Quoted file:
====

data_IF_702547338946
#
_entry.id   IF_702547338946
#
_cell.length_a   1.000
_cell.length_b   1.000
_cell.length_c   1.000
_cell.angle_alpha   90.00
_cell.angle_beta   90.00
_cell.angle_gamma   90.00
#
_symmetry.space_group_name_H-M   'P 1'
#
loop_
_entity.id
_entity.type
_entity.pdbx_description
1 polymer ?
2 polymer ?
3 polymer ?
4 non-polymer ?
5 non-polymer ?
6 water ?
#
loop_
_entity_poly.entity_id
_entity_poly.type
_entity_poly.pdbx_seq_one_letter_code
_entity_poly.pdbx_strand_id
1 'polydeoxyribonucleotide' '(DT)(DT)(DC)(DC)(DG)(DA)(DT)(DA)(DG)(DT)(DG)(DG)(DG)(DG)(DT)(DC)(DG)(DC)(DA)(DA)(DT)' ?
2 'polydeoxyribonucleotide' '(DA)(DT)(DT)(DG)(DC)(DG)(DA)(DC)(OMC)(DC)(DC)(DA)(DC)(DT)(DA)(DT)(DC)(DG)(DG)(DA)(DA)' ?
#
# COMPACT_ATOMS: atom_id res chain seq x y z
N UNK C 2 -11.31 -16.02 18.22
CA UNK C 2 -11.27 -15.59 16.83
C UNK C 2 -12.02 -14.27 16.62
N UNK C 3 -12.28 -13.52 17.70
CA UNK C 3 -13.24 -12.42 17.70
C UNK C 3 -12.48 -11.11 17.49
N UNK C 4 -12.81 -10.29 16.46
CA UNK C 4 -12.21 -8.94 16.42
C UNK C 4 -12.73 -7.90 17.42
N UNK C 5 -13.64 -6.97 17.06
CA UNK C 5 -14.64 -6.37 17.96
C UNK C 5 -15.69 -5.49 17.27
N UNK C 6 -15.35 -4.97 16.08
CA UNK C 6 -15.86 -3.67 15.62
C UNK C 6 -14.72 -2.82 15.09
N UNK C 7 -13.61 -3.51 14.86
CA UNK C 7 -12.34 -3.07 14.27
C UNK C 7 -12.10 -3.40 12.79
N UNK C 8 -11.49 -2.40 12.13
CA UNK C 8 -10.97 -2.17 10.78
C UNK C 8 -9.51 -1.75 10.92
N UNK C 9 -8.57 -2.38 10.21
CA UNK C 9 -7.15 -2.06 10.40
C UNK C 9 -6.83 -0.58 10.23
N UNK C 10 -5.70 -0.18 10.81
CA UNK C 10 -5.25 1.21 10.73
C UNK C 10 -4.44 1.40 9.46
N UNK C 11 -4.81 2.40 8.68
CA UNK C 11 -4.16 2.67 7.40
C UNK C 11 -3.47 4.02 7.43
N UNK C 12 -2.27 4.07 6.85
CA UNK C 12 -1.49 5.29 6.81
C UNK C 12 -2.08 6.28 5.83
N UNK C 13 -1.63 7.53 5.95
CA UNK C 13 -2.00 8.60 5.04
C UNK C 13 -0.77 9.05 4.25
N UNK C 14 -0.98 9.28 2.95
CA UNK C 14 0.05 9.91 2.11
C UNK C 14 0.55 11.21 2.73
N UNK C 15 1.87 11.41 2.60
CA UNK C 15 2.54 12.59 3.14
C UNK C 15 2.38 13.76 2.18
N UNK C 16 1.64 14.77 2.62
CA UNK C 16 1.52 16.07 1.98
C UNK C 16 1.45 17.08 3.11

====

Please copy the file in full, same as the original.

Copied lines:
data_IF_702547338946
#
_entry.id   IF_702547338946
#
_cell.length_a   1.000
_cell.length_b   1.000
_cell.length_c   1.000
_cell.angle_alpha   90.00
_cell.angle_beta   90.00
_cell.angle_gamma   90.00
#
_symmetry.space_group_name_H-M   'P 1'
#
loop_
_entity.id
_entity.type
_entity.pdbx_description
1 polymer ?
2 polymer ?
3 polymer ?
4 non-polymer ?
5 non-polymer ?
6 water ?
#
loop_
_entity_poly.entity_id
_entity_poly.type
_entity_poly.pdbx_seq_one_letter_code
_entity_poly.pdbx_strand_id
1 'polydeoxyribonucleotide' '(DT)(DT)(DC)(DC)(DG)(DA)(DT)(DA)(DG)(DT)(DG)(DG)(DG)(DG)(DT)(DC)(DG)(DC)(DA)(DA)(DT)' ?
2 'polydeoxyribonucleotide' '(DA)(DT)(DT)(DG)(DC)(DG)(DA)(DC)(OMC)(DC)(DC)(DA)(DC)(DT)(DA)(DT)(DC)(DG)(DG)(DA)(DA)' ?
#
# COMPACT_ATOMS: atom_id res chain seq x y z
N UNK C 2 -11.31 -16.02 18.22
CA UNK C 2 -11.27 -15.59 16.83
C UNK C 2 -12.02 -14.27 16.62
N UNK C 3 -12.28 -13.52 17.70
CA UNK C 3 -13.24 -12.42 17.70
C UNK C 3 -12.48 -11.11 17.49
N UNK C 4 -12.81 -10.29 16.46
CA UNK C 4 -12.21 -8.94 16.42
C UNK C 4 -12.73 -7.90 17.42
N UNK C 5 -13.64 -6.97 17.06
CA UNK C 5 -14.64 -6.37 17.96
C UNK C 5 -15.69 -5.49 17.27
N UNK C 6 -15.35 -4.97 16.08
CA UNK C 6 -15.86 -3.67 15.62
C UNK C 6 -14.72 -2.82 15.09
N UNK C 7 -13.61 -3.51 14.86
CA UNK C 7 -12.34 -3.07 14.27
C UNK C 7 -12.10 -3.40 12.79
N UNK C 8 -11.49 -2.40 12.13
CA UNK C 8 -10.97 -2.17 10.78
C UNK C 8 -9.51 -1.75 10.92
N UNK C 9 -8.57 -2.38 10.21
CA UNK C 9 -7.15 -2.06 10.40
C UNK C 9 -6.83 -0.58 10.23
N UNK C 10 -5.70 -0.18 10.81
CA UNK C 10 -5.25 1.21 10.73
C UNK C 10 -4.44 1.40 9.46
N UNK C 11 -4.81 2.40 8.68
CA UNK C 11 -4.16 2.67 7.40
C UNK C 11 -3.47 4.02 7.43
N UNK C 12 -2.27 4.07 6.85
CA UNK C 12 -1.49 5.29 6.81
C UNK C 12 -2.08 6.28 5.83
N UNK C 13 -1.63 7.53 5.95
CA UNK C 13 -2.00 8.60 5.04
C UNK C 13 -0.77 9.05 4.25
N UNK C 14 -0.98 9.28 2.95
CA UNK C 14 0.05 9.91 2.11
C UNK C 14 0.55 11.21 2.73
N UNK C 15 1.87 11.41 2.60
CA UNK C 15 2.54 12.59 3.14
C UNK C 15 2.38 13.76 2.18
N UNK C 16 1.64 14.77 2.62
CA UNK C 16 1.52 16.07 1.98
C UNK C 16 1.45 17.08 3.11